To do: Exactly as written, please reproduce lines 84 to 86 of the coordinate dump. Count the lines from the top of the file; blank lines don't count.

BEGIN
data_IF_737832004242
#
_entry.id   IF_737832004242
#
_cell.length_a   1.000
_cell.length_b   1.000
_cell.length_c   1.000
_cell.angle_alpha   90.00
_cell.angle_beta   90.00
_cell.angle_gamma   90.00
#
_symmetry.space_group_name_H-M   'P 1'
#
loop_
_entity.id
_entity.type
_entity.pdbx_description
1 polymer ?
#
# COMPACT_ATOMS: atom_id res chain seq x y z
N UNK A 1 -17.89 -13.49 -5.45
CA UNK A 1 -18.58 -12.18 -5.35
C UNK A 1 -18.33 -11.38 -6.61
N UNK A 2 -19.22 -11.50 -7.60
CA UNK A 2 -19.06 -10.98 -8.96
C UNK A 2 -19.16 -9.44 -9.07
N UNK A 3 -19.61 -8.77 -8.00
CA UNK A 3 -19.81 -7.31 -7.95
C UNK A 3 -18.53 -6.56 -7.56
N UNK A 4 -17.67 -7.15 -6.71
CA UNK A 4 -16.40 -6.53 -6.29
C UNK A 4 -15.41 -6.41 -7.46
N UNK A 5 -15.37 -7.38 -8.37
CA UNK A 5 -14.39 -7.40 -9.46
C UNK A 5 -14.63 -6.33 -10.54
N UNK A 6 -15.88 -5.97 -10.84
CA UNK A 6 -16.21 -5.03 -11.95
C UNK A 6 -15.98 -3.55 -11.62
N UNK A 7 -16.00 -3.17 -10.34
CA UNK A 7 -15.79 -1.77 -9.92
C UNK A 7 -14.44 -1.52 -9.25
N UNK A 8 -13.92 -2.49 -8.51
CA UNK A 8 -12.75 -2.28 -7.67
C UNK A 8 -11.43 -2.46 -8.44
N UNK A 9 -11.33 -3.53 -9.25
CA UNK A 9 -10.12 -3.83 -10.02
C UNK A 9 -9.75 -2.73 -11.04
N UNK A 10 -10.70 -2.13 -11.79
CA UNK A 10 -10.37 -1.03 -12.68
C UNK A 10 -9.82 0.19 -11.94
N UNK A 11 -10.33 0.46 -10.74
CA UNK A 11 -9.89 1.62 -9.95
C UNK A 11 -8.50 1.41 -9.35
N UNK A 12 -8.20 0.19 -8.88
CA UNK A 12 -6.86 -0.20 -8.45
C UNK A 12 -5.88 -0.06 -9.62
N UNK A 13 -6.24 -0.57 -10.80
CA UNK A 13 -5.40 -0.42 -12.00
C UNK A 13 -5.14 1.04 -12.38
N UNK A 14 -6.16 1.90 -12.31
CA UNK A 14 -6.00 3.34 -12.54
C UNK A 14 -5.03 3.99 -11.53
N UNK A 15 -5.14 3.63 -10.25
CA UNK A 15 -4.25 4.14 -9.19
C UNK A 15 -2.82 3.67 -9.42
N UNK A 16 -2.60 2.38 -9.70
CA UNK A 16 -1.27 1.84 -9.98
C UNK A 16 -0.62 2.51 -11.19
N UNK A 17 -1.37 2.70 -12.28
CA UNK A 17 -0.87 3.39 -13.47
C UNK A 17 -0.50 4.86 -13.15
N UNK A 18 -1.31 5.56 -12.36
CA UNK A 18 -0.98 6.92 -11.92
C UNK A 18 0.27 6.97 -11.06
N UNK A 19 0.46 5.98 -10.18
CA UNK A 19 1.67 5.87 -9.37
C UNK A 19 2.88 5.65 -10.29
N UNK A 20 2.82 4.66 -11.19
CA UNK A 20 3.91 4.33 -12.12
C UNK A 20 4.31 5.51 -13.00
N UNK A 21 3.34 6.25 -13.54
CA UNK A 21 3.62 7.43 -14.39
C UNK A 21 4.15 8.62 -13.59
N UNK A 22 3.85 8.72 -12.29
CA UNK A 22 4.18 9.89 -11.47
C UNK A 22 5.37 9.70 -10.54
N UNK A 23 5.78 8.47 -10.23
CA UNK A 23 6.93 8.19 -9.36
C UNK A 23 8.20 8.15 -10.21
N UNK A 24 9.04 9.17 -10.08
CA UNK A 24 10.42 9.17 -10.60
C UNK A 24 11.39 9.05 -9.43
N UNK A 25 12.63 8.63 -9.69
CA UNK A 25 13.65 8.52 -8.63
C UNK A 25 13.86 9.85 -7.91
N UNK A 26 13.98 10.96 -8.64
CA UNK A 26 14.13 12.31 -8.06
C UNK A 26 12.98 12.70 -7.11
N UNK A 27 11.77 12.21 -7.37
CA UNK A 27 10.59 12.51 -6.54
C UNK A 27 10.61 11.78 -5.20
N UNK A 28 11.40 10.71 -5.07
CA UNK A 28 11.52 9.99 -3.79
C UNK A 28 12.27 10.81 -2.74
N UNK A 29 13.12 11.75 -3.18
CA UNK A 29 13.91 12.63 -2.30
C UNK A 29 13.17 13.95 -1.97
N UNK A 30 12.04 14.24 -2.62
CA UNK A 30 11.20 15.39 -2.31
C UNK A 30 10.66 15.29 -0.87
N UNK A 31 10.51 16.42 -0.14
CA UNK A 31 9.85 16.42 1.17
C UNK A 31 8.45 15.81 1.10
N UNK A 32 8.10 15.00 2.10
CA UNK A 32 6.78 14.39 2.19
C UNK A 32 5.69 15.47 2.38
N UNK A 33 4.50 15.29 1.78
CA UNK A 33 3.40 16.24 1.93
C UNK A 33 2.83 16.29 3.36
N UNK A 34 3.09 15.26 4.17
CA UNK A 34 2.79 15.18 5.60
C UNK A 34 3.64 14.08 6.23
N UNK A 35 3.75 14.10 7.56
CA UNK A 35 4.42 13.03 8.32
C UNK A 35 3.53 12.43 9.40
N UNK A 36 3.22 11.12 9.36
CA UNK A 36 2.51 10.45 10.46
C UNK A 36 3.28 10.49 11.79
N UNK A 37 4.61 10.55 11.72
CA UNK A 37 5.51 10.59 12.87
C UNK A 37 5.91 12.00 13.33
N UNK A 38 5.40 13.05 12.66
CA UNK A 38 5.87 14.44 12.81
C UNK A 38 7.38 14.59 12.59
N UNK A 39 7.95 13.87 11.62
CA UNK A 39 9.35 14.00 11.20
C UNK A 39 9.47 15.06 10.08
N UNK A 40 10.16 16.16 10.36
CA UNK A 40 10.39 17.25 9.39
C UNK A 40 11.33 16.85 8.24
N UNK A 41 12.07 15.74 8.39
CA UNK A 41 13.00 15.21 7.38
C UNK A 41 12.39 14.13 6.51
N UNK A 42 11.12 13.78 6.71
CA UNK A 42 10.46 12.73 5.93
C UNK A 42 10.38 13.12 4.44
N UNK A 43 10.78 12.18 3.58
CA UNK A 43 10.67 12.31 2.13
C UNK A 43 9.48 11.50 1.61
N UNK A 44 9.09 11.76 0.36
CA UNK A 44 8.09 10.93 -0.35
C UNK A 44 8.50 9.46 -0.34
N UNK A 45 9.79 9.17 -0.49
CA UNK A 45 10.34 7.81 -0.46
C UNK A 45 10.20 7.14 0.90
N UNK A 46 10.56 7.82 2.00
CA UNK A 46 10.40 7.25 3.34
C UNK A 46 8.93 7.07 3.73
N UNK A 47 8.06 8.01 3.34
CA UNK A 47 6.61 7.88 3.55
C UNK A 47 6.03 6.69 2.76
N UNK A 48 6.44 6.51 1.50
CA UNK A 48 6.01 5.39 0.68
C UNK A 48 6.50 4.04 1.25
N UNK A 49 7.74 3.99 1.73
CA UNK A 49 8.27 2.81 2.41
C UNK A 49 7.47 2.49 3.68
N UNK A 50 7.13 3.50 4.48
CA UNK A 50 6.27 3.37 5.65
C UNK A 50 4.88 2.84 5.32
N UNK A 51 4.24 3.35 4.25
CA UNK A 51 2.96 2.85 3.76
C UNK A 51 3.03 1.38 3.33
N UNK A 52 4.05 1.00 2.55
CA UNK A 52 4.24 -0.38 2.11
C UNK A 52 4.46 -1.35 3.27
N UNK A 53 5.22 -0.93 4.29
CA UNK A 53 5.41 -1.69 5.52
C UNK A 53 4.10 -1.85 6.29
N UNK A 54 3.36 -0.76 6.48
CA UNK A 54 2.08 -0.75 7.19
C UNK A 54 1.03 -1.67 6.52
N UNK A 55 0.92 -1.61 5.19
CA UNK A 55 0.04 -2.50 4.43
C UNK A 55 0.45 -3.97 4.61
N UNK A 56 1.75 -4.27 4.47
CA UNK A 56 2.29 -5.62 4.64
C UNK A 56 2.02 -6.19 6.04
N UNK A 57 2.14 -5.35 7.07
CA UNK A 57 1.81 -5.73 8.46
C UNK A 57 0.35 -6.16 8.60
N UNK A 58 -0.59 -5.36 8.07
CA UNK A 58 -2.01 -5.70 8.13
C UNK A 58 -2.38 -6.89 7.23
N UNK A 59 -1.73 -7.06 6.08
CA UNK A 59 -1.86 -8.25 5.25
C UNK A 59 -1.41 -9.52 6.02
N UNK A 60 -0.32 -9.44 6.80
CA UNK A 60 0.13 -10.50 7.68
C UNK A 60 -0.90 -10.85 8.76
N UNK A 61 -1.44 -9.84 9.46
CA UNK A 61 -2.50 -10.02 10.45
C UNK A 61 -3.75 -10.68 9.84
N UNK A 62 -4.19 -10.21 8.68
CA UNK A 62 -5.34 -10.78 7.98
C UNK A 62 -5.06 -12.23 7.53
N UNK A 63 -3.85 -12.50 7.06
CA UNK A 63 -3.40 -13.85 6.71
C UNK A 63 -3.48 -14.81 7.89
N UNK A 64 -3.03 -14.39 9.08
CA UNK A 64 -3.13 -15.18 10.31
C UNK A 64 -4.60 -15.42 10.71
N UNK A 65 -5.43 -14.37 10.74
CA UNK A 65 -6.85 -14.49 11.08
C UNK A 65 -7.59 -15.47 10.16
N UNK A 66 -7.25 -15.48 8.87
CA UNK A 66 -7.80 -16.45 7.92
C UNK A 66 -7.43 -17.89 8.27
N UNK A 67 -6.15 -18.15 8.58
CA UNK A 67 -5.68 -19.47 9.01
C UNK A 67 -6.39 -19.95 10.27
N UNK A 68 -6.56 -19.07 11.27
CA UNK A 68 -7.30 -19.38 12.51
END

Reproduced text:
N UNK A 22 3.85 8.72 -12.29
CA UNK A 22 4.18 9.89 -11.47
C UNK A 22 5.37 9.70 -10.54